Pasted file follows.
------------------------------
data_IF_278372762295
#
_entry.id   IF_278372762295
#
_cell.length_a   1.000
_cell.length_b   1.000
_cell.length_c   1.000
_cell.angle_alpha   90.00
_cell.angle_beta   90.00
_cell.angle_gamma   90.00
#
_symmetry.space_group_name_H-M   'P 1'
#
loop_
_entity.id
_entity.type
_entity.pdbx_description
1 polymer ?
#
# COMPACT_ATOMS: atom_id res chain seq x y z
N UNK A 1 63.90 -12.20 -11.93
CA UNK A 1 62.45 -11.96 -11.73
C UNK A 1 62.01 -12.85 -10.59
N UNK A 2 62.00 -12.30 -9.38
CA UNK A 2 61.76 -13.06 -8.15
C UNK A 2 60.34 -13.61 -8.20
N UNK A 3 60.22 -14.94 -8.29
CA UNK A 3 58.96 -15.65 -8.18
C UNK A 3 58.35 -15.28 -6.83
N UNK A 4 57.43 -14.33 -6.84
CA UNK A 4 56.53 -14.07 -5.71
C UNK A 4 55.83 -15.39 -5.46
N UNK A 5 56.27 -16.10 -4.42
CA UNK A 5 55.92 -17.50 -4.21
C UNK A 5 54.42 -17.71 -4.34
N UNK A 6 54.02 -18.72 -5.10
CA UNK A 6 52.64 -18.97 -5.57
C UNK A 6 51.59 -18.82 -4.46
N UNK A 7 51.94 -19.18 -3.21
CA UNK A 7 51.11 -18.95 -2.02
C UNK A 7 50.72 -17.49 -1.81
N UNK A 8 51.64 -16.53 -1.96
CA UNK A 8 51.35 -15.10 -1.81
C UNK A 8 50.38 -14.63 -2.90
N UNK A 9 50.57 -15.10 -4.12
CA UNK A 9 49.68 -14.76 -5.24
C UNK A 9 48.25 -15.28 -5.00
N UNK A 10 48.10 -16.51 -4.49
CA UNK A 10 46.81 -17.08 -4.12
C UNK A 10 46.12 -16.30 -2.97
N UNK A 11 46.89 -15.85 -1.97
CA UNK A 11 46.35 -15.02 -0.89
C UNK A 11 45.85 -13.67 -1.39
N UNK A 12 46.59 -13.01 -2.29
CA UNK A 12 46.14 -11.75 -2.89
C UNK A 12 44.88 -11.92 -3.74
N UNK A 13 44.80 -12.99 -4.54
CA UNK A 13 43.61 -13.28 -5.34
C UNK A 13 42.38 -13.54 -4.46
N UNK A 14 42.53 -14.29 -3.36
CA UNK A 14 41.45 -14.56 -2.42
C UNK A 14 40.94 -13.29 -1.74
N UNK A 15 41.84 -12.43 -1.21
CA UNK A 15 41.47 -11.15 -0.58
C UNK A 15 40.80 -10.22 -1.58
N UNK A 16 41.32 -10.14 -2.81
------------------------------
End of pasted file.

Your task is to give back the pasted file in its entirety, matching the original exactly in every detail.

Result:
data_IF_278372762295
#
_entry.id   IF_278372762295
#
_cell.length_a   1.000
_cell.length_b   1.000
_cell.length_c   1.000
_cell.angle_alpha   90.00
_cell.angle_beta   90.00
_cell.angle_gamma   90.00
#
_symmetry.space_group_name_H-M   'P 1'
#
loop_
_entity.id
_entity.type
_entity.pdbx_description
1 polymer ?
#
# COMPACT_ATOMS: atom_id res chain seq x y z
N UNK A 1 63.90 -12.20 -11.93
CA UNK A 1 62.45 -11.96 -11.73
C UNK A 1 62.01 -12.85 -10.59
N UNK A 2 62.00 -12.30 -9.38
CA UNK A 2 61.76 -13.06 -8.15
C UNK A 2 60.34 -13.61 -8.20
N UNK A 3 60.22 -14.94 -8.29
CA UNK A 3 58.96 -15.65 -8.18
C UNK A 3 58.35 -15.28 -6.83
N UNK A 4 57.43 -14.33 -6.84
CA UNK A 4 56.53 -14.07 -5.71
C UNK A 4 55.83 -15.39 -5.46
N UNK A 5 56.27 -16.10 -4.42
CA UNK A 5 55.92 -17.50 -4.21
C UNK A 5 54.42 -17.71 -4.34
N UNK A 6 54.02 -18.72 -5.10
CA UNK A 6 52.64 -18.97 -5.57
C UNK A 6 51.59 -18.82 -4.46
N UNK A 7 51.94 -19.18 -3.21
CA UNK A 7 51.11 -18.95 -2.02
C UNK A 7 50.72 -17.49 -1.81
N UNK A 8 51.64 -16.53 -1.96
CA UNK A 8 51.35 -15.10 -1.81
C UNK A 8 50.38 -14.63 -2.90
N UNK A 9 50.57 -15.10 -4.12
CA UNK A 9 49.68 -14.76 -5.24
C UNK A 9 48.25 -15.28 -5.00
N UNK A 10 48.10 -16.51 -4.49
CA UNK A 10 46.81 -17.08 -4.12
C UNK A 10 46.12 -16.30 -2.97
N UNK A 11 46.89 -15.85 -1.97
CA UNK A 11 46.35 -15.02 -0.89
C UNK A 11 45.85 -13.67 -1.39
N UNK A 12 46.59 -13.01 -2.29
CA UNK A 12 46.14 -11.75 -2.89
C UNK A 12 44.88 -11.92 -3.74
N UNK A 13 44.80 -12.99 -4.54
CA UNK A 13 43.61 -13.28 -5.34
C UNK A 13 42.38 -13.54 -4.46
N UNK A 14 42.53 -14.29 -3.36
CA UNK A 14 41.45 -14.56 -2.42
C UNK A 14 40.94 -13.29 -1.74
N UNK A 15 41.84 -12.43 -1.21
CA UNK A 15 41.47 -11.15 -0.58
C UNK A 15 40.80 -10.22 -1.58
N UNK A 16 41.32 -10.14 -2.81